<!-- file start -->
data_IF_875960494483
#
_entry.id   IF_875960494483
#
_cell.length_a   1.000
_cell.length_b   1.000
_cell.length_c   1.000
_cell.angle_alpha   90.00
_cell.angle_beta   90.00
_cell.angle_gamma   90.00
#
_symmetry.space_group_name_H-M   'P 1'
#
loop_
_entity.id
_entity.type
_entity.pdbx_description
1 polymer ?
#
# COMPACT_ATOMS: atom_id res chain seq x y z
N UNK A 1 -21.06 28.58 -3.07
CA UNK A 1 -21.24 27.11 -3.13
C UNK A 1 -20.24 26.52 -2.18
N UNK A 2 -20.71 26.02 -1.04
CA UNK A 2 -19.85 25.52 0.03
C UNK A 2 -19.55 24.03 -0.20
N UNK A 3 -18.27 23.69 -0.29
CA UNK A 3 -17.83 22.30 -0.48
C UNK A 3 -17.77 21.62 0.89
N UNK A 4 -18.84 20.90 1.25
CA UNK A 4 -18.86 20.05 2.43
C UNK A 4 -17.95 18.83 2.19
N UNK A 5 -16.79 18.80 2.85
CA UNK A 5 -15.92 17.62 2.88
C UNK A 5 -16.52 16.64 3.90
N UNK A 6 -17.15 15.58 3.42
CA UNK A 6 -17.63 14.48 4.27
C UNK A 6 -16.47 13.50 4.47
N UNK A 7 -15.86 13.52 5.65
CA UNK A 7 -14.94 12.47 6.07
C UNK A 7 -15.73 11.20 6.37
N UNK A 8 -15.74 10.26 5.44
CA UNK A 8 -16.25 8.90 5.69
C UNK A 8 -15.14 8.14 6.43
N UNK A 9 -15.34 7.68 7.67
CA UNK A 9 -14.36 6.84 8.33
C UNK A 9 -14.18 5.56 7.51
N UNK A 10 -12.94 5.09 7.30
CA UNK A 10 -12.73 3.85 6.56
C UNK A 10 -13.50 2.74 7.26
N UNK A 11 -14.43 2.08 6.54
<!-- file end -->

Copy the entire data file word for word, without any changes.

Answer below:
data_IF_875960494483
#
_entry.id   IF_875960494483
#
_cell.length_a   1.000
_cell.length_b   1.000
_cell.length_c   1.000
_cell.angle_alpha   90.00
_cell.angle_beta   90.00
_cell.angle_gamma   90.00
#
_symmetry.space_group_name_H-M   'P 1'
#
loop_
_entity.id
_entity.type
_entity.pdbx_description
1 polymer ?
#
# COMPACT_ATOMS: atom_id res chain seq x y z
N UNK A 1 -21.06 28.58 -3.07
CA UNK A 1 -21.24 27.11 -3.13
C UNK A 1 -20.24 26.52 -2.18
N UNK A 2 -20.71 26.02 -1.04
CA UNK A 2 -19.85 25.52 0.03
C UNK A 2 -19.55 24.03 -0.20
N UNK A 3 -18.27 23.69 -0.29
CA UNK A 3 -17.83 22.30 -0.48
C UNK A 3 -17.77 21.62 0.89
N UNK A 4 -18.84 20.90 1.25
CA UNK A 4 -18.86 20.05 2.43
C UNK A 4 -17.95 18.83 2.19
N UNK A 5 -16.79 18.80 2.85
CA UNK A 5 -15.92 17.62 2.88
C UNK A 5 -16.52 16.64 3.90
N UNK A 6 -17.15 15.58 3.42
CA UNK A 6 -17.63 14.48 4.27
C UNK A 6 -16.47 13.50 4.47
N UNK A 7 -15.86 13.52 5.65
CA UNK A 7 -14.94 12.47 6.07
C UNK A 7 -15.73 11.20 6.37
N UNK A 8 -15.74 10.26 5.44
CA UNK A 8 -16.25 8.90 5.69
C UNK A 8 -15.14 8.14 6.43
N UNK A 9 -15.34 7.68 7.67
CA UNK A 9 -14.36 6.84 8.33
C UNK A 9 -14.18 5.56 7.51
N UNK A 10 -12.94 5.09 7.30
CA UNK A 10 -12.73 3.85 6.56
C UNK A 10 -13.50 2.74 7.26
N UNK A 11 -14.43 2.08 6.54